3D Printing & Imaging Workshop
Detailed Breakdown: How Carbon Fiber Filament Ruins 3D Printer Nozzles
The results of printing with abrasive material can be seen on the left.
The results of printing 250g of abrasive material can be seen on the left.

It is fairly common knowledge in the 3D printing community that some materials produce additional wear on your nozzle. E3D, the makers of a fairly popular series of hot-ends for 3D printers, has taken an in-depth look at the effects of printing with abrasive materials, specifically ColorFabb XT-CF20.

They started out by inspecting the current nozzles they had in use. These nozzles have been printing large quantities of standard materials (PLA, ABS, etc.) for some time.

BrassKilosNoWearCloseUp (1)
Standard nozzle after normal use

They then sacrificed a brand new nozzle, printing 250g of ColorFabb XT-CF20 carbon fiber filament. As you can see in the image below, there is considerable wear.

This not only looks ugly, but it can affect your print quality pretty easily. The shape and texture of this cavity can cause changes to how the filament flows and the fact that the nozzle is no longer the exact diameter that the software expects will cause your prints to suffer.

Brass250gCloseUp2Lines

Being a company that makes nozzles, E3D now offers a new nozzle that can take this kind of abuse. The new nozzle is heat treated steel that is considerably more resistant than the old brass nozzles .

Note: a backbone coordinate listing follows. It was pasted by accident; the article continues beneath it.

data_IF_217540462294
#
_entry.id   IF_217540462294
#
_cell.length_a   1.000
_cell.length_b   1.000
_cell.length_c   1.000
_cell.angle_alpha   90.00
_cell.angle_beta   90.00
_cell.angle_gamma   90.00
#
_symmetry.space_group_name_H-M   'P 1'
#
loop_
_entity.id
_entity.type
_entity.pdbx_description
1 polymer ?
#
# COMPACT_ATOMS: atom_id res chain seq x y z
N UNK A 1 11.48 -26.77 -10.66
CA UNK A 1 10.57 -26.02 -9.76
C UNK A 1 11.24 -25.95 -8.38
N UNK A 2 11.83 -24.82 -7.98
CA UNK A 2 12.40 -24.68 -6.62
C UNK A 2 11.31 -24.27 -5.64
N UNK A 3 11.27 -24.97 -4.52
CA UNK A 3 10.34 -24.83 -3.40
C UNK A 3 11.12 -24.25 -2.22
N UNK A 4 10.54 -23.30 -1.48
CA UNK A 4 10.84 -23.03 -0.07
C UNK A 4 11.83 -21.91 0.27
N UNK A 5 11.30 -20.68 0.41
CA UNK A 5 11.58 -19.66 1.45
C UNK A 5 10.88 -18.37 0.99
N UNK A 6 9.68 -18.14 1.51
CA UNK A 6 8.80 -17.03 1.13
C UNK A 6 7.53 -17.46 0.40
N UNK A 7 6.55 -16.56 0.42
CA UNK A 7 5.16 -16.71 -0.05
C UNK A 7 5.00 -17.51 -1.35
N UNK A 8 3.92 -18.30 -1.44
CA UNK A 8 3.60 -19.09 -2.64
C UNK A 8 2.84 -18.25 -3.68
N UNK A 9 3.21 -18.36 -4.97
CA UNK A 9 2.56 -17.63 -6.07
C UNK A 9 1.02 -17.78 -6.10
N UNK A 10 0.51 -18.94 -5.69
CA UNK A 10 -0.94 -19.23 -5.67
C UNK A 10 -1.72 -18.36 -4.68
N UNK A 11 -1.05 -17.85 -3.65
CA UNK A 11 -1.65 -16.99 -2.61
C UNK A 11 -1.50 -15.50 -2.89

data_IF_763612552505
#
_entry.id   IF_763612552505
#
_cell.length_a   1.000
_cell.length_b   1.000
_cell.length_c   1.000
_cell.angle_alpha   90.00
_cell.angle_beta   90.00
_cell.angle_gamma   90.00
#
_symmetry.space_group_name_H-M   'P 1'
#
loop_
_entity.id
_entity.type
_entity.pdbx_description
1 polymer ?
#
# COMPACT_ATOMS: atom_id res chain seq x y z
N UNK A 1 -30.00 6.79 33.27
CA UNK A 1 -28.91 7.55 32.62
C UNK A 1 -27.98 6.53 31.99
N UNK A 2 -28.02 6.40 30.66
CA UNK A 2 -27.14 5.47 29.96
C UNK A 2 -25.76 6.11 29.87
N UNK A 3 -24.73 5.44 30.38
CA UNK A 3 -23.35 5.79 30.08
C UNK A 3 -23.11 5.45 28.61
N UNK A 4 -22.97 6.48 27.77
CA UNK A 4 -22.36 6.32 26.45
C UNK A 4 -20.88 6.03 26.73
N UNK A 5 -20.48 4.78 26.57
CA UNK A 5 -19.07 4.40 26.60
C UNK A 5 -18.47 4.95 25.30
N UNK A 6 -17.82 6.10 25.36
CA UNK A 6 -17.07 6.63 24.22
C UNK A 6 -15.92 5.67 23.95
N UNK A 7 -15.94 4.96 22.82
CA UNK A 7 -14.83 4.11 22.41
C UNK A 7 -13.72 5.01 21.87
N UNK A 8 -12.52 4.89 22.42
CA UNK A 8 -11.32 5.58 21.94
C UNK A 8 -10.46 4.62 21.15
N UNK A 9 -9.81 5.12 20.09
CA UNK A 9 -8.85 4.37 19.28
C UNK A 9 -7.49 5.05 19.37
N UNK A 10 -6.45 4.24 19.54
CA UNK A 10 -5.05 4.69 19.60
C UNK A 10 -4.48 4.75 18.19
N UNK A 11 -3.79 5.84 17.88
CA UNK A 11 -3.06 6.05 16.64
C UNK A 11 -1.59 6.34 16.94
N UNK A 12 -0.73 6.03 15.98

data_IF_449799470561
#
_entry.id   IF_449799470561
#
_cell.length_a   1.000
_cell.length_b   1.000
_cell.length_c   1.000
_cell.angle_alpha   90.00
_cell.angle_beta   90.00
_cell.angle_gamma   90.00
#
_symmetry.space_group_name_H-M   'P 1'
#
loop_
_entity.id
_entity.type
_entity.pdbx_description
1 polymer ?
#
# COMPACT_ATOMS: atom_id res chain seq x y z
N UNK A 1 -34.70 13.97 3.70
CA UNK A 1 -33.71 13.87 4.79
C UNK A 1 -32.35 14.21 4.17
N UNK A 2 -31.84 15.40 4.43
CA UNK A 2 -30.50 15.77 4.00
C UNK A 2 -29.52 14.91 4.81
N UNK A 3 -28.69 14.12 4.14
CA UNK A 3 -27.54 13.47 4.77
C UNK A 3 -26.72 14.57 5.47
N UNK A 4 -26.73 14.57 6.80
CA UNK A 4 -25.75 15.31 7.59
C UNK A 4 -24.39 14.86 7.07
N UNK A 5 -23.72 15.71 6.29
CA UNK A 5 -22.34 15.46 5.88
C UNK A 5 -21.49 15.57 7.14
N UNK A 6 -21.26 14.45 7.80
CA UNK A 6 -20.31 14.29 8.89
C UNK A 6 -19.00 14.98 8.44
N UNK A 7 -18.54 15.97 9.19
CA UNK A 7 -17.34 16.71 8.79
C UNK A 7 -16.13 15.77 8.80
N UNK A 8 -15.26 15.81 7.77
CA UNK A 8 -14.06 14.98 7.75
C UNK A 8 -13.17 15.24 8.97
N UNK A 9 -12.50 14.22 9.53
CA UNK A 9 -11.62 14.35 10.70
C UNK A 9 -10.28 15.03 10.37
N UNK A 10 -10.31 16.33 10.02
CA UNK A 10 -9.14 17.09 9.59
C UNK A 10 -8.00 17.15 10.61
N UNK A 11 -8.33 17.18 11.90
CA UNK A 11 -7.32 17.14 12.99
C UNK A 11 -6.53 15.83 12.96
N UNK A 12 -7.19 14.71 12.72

BrassHardComparison
Both nozzles have printed the abrasive material.

The nozzle on the right in the image above has printed 10x the amount of the abrasive material that was put through the one on the left. 2.5kg total of ColorFabb XT-CF20 were pushed through the new one and it shows practically no wear. These new hardened nozzles are available in their store right now.

Go to their site for more information, pictures, and more detail on how they tested, and the results of their tests.

5 thoughts on “Detailed Breakdown: How Carbon Fiber Filament Ruins 3D Printer Nozzles

  1. I don’t know much about 3D printing, is there a reason they didn’t go with a ceramic nozzle? seems to me that if abrasion is the issue ceramics would offer the most resistance, and I’d guess at a lower cost per unit as well.

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  2. And once you discover that their charging over 20 times the price for a single nozzle that x10 times the amount put through a standard nozzle doesn’t seem to matter much anymore.

    Here’s the cost comparison
    20- 0.3mm brass nozzles @ $15.00
    1 – Hardened steel nozzle @ $22.00

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Senior Editor for Make: I get ridiculously excited seeing people make things. I just want to revel in the creativity of the masses! My favorite thing in the world is sharing the hard work of a maker.

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